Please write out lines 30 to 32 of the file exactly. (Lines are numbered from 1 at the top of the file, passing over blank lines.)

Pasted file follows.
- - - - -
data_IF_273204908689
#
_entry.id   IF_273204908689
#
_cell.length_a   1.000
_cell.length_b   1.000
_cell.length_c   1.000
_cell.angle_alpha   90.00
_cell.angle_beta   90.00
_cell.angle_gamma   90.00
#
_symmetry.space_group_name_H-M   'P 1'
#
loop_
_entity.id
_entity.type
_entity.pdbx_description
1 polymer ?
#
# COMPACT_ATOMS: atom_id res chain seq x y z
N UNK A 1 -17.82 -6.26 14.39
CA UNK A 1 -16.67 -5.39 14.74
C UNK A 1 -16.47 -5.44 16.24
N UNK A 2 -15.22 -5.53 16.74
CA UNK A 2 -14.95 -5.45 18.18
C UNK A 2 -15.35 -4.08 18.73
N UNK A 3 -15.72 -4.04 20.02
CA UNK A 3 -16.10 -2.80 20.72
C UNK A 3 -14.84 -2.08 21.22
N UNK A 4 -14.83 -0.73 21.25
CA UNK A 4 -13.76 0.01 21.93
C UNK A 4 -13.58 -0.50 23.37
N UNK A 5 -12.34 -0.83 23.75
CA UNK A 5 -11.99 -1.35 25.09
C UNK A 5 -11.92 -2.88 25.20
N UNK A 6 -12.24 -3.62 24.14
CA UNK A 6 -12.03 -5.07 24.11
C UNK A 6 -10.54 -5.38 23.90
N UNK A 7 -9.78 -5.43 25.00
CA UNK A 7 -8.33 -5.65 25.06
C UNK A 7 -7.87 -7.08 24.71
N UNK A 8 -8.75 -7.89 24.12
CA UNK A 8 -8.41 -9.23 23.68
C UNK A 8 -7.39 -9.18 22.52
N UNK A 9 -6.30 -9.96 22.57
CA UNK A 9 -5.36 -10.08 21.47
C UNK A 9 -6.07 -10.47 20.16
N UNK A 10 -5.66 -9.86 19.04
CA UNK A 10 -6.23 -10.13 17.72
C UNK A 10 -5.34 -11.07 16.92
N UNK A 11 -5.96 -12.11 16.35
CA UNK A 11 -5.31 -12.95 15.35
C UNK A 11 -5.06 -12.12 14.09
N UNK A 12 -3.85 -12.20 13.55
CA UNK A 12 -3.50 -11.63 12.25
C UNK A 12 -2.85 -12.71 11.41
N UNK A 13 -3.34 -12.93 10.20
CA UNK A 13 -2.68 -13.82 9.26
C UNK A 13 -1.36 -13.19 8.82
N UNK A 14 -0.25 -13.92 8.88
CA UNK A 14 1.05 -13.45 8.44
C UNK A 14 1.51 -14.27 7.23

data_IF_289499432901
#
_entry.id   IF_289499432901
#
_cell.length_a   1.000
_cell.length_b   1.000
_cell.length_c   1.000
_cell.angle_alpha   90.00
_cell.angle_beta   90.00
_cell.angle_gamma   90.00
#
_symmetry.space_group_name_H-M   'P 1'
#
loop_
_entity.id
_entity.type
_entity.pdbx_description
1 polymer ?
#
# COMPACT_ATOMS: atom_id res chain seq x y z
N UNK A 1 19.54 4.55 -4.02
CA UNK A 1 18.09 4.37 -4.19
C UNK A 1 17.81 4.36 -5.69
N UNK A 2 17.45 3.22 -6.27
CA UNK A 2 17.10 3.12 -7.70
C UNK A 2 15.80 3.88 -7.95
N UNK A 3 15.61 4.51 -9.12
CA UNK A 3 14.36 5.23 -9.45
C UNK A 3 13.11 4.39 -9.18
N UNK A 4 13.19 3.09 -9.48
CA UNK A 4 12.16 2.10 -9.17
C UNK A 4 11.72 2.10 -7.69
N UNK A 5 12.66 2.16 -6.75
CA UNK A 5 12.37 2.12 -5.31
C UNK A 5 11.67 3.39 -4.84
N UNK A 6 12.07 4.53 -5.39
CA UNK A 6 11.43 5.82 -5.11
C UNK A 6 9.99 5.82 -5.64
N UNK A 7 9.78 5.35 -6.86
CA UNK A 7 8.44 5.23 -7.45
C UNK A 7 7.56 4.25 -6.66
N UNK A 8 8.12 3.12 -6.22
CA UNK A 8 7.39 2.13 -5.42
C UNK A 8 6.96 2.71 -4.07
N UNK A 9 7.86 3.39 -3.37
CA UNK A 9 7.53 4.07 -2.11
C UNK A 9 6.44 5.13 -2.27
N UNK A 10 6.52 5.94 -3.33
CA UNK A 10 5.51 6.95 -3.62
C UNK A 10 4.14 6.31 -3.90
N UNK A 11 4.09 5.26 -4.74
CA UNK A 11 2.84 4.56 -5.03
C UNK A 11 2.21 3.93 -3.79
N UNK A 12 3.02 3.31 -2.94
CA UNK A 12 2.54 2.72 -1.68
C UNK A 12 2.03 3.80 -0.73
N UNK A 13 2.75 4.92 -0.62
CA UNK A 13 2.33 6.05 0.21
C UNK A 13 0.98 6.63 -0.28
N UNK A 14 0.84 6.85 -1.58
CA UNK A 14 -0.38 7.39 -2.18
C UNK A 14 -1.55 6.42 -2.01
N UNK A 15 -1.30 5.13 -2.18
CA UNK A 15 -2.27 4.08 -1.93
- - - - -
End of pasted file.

N UNK A 4 -14.83 -0.73 21.25
CA UNK A 4 -13.76 0.01 21.93
C UNK A 4 -13.58 -0.50 23.37